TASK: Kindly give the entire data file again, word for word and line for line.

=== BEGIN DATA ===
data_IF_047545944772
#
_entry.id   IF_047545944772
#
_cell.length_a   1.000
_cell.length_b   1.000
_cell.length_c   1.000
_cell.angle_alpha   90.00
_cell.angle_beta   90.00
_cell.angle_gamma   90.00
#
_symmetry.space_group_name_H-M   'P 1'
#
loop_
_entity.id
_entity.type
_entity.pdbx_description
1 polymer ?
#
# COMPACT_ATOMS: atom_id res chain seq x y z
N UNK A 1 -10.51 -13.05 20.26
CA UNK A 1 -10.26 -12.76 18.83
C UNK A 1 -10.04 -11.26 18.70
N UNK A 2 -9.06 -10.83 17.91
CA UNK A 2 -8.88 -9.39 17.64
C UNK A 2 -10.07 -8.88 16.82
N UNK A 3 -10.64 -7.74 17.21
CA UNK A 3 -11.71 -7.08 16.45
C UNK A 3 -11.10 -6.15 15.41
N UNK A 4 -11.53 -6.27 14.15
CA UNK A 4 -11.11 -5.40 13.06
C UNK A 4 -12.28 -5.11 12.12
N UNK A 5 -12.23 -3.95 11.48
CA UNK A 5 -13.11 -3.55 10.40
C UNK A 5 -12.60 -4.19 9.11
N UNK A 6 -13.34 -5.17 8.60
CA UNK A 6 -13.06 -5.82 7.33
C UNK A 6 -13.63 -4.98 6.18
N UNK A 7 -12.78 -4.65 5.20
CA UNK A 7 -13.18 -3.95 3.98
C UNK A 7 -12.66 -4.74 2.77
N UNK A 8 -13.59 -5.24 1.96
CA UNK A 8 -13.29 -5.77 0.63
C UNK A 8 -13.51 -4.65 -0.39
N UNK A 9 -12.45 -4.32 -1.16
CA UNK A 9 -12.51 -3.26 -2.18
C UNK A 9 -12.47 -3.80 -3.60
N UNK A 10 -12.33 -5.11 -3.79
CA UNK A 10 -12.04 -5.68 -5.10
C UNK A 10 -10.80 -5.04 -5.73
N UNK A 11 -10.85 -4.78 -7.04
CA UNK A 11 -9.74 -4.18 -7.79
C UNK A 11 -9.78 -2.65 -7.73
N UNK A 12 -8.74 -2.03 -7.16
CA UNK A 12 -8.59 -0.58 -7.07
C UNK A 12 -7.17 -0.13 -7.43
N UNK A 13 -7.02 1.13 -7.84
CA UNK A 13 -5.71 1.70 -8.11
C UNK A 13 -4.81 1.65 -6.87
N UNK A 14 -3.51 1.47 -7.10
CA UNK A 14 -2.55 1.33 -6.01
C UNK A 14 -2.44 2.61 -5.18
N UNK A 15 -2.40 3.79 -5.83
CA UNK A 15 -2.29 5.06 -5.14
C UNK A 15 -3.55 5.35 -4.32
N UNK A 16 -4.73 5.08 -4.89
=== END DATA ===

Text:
data_IF_047545944772
#
_entry.id   IF_047545944772
#
_cell.length_a   1.000
_cell.length_b   1.000
_cell.length_c   1.000
_cell.angle_alpha   90.00
_cell.angle_beta   90.00
_cell.angle_gamma   90.00
#
_symmetry.space_group_name_H-M   'P 1'
#
loop_
_entity.id
_entity.type
_entity.pdbx_description
1 polymer ?
#
# COMPACT_ATOMS: atom_id res chain seq x y z
N UNK A 1 -10.51 -13.05 20.26
CA UNK A 1 -10.26 -12.76 18.83
C UNK A 1 -10.04 -11.26 18.70
N UNK A 2 -9.06 -10.83 17.91
CA UNK A 2 -8.88 -9.39 17.64
C UNK A 2 -10.07 -8.88 16.82
N UNK A 3 -10.64 -7.74 17.21
CA UNK A 3 -11.71 -7.08 16.45
C UNK A 3 -11.10 -6.15 15.41
N UNK A 4 -11.53 -6.27 14.15
CA UNK A 4 -11.11 -5.40 13.06
C UNK A 4 -12.28 -5.11 12.12
N UNK A 5 -12.23 -3.95 11.48
CA UNK A 5 -13.11 -3.55 10.40
C UNK A 5 -12.60 -4.19 9.11
N UNK A 6 -13.34 -5.17 8.60
CA UNK A 6 -13.06 -5.82 7.33
C UNK A 6 -13.63 -4.98 6.18
N UNK A 7 -12.78 -4.65 5.20
CA UNK A 7 -13.18 -3.95 3.98
C UNK A 7 -12.66 -4.74 2.77
N UNK A 8 -13.59 -5.24 1.96
CA UNK A 8 -13.29 -5.77 0.63
C UNK A 8 -13.51 -4.65 -0.39
N UNK A 9 -12.45 -4.32 -1.16
CA UNK A 9 -12.51 -3.26 -2.18
C UNK A 9 -12.47 -3.80 -3.60
N UNK A 10 -12.33 -5.11 -3.79
CA UNK A 10 -12.04 -5.68 -5.10
C UNK A 10 -10.80 -5.04 -5.73
N UNK A 11 -10.85 -4.78 -7.04
CA UNK A 11 -9.74 -4.18 -7.79
C UNK A 11 -9.78 -2.65 -7.73
N UNK A 12 -8.74 -2.03 -7.16
CA UNK A 12 -8.59 -0.58 -7.07
C UNK A 12 -7.17 -0.13 -7.43
N UNK A 13 -7.02 1.13 -7.84
CA UNK A 13 -5.71 1.70 -8.11
C UNK A 13 -4.81 1.65 -6.87
N UNK A 14 -3.51 1.47 -7.10
CA UNK A 14 -2.55 1.33 -6.01
C UNK A 14 -2.44 2.61 -5.18
N UNK A 15 -2.40 3.79 -5.83
CA UNK A 15 -2.29 5.06 -5.14
C UNK A 15 -3.55 5.35 -4.32
N UNK A 16 -4.73 5.08 -4.89